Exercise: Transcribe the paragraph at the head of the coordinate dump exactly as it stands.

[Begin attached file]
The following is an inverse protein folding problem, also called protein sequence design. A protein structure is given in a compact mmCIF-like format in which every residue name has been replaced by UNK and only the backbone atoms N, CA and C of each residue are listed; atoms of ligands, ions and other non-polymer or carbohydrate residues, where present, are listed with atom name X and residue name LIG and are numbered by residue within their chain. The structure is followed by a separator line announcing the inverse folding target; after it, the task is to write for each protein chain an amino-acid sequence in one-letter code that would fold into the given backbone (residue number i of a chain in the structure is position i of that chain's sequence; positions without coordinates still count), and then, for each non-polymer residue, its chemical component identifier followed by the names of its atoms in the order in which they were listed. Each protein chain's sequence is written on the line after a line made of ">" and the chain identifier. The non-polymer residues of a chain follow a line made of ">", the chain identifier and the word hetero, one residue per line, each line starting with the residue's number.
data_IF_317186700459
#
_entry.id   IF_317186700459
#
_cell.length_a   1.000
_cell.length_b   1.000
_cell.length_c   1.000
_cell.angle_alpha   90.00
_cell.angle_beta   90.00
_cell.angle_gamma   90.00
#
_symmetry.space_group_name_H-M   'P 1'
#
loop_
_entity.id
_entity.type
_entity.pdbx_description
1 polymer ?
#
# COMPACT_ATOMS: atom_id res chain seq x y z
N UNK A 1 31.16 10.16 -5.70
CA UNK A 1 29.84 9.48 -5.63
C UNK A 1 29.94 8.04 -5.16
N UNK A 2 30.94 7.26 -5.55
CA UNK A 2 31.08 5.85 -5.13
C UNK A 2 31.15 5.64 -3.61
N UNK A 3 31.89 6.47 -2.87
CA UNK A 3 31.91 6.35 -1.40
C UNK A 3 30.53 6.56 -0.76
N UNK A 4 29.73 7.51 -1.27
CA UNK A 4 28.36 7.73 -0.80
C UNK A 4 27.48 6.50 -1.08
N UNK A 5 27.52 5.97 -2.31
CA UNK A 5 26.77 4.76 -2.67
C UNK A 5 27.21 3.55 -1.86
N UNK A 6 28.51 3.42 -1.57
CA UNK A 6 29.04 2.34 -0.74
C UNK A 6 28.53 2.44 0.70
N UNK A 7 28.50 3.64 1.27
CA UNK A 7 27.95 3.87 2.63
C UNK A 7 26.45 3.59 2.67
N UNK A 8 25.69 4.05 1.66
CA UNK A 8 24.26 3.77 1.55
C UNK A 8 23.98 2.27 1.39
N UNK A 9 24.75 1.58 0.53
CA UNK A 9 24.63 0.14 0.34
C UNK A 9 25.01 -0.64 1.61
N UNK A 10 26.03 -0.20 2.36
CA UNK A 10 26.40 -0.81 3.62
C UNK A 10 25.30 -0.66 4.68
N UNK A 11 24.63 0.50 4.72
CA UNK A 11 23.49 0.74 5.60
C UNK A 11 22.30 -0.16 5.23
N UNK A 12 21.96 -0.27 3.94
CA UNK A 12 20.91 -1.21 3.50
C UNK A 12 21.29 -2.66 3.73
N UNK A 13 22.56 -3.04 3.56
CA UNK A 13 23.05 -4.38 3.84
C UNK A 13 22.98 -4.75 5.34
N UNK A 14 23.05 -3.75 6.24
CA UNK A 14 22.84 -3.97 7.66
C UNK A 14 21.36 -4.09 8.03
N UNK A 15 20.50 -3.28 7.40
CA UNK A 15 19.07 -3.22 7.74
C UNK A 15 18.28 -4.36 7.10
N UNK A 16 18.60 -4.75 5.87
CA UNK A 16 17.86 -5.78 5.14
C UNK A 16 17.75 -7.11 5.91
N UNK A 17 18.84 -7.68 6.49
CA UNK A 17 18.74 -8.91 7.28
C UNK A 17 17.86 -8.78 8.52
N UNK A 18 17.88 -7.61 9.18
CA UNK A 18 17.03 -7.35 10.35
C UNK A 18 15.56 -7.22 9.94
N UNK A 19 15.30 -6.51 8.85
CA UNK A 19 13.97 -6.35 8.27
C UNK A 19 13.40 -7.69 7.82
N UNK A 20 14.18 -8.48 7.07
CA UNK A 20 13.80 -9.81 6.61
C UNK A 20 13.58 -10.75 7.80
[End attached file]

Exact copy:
The following is an inverse protein folding problem, also called protein sequence design. A protein structure is given in a compact mmCIF-like format in which every residue name has been replaced by UNK and only the backbone atoms N, CA and C of each residue are listed; atoms of ligands, ions and other non-polymer or carbohydrate residues, where present, are listed with atom name X and residue name LIG and are numbered by residue within their chain. The structure is followed by a separator line announcing the inverse folding target; after it, the task is to write for each protein chain an amino-acid sequence in one-letter code that would fold into the given backbone (residue number i of a chain in the structure is position i of that chain's sequence; positions without coordinates still count), and then, for each non-polymer residue, its chemical component identifier followed by the names of its atoms in the order in which they were listed. Each protein chain's sequence is written on the line after a line made of ">" and the chain identifier. The non-polymer residues of a chain follow a line made of ">", the chain identifier and the word hetero, one residue per line, each line starting with the residue's number.